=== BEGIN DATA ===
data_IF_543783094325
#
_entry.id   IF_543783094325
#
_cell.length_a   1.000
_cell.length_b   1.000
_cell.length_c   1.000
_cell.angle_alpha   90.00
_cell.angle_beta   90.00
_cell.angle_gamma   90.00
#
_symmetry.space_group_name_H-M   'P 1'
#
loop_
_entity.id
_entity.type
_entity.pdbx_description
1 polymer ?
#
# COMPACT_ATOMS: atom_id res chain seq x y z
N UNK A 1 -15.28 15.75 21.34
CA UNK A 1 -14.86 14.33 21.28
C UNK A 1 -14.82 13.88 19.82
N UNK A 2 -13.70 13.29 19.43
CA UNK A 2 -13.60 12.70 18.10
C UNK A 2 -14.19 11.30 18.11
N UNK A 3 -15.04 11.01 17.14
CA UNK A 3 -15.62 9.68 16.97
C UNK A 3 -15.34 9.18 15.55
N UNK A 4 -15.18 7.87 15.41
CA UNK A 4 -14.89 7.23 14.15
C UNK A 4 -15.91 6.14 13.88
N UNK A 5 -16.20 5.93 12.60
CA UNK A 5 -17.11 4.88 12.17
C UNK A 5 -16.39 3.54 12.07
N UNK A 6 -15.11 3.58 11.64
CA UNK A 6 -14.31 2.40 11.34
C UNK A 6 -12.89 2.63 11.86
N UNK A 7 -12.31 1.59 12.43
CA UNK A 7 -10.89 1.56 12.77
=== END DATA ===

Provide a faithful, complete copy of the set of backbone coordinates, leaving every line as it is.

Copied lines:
data_IF_543783094325
#
_entry.id   IF_543783094325
#
_cell.length_a   1.000
_cell.length_b   1.000
_cell.length_c   1.000
_cell.angle_alpha   90.00
_cell.angle_beta   90.00
_cell.angle_gamma   90.00
#
_symmetry.space_group_name_H-M   'P 1'
#
loop_
_entity.id
_entity.type
_entity.pdbx_description
1 polymer ?
#
# COMPACT_ATOMS: atom_id res chain seq x y z
N UNK A 1 -15.28 15.75 21.34
CA UNK A 1 -14.86 14.33 21.28
C UNK A 1 -14.82 13.88 19.82
N UNK A 2 -13.70 13.29 19.43
CA UNK A 2 -13.60 12.70 18.10
C UNK A 2 -14.19 11.30 18.11
N UNK A 3 -15.04 11.01 17.14
CA UNK A 3 -15.62 9.68 16.97
C UNK A 3 -15.34 9.18 15.55
N UNK A 4 -15.18 7.87 15.41
CA UNK A 4 -14.89 7.23 14.15
C UNK A 4 -15.91 6.14 13.88
N UNK A 5 -16.20 5.93 12.60
CA UNK A 5 -17.11 4.88 12.17
C UNK A 5 -16.39 3.54 12.07
N UNK A 6 -15.11 3.58 11.64
CA UNK A 6 -14.31 2.40 11.34
C UNK A 6 -12.89 2.63 11.86
N UNK A 7 -12.31 1.59 12.43
CA UNK A 7 -10.89 1.56 12.77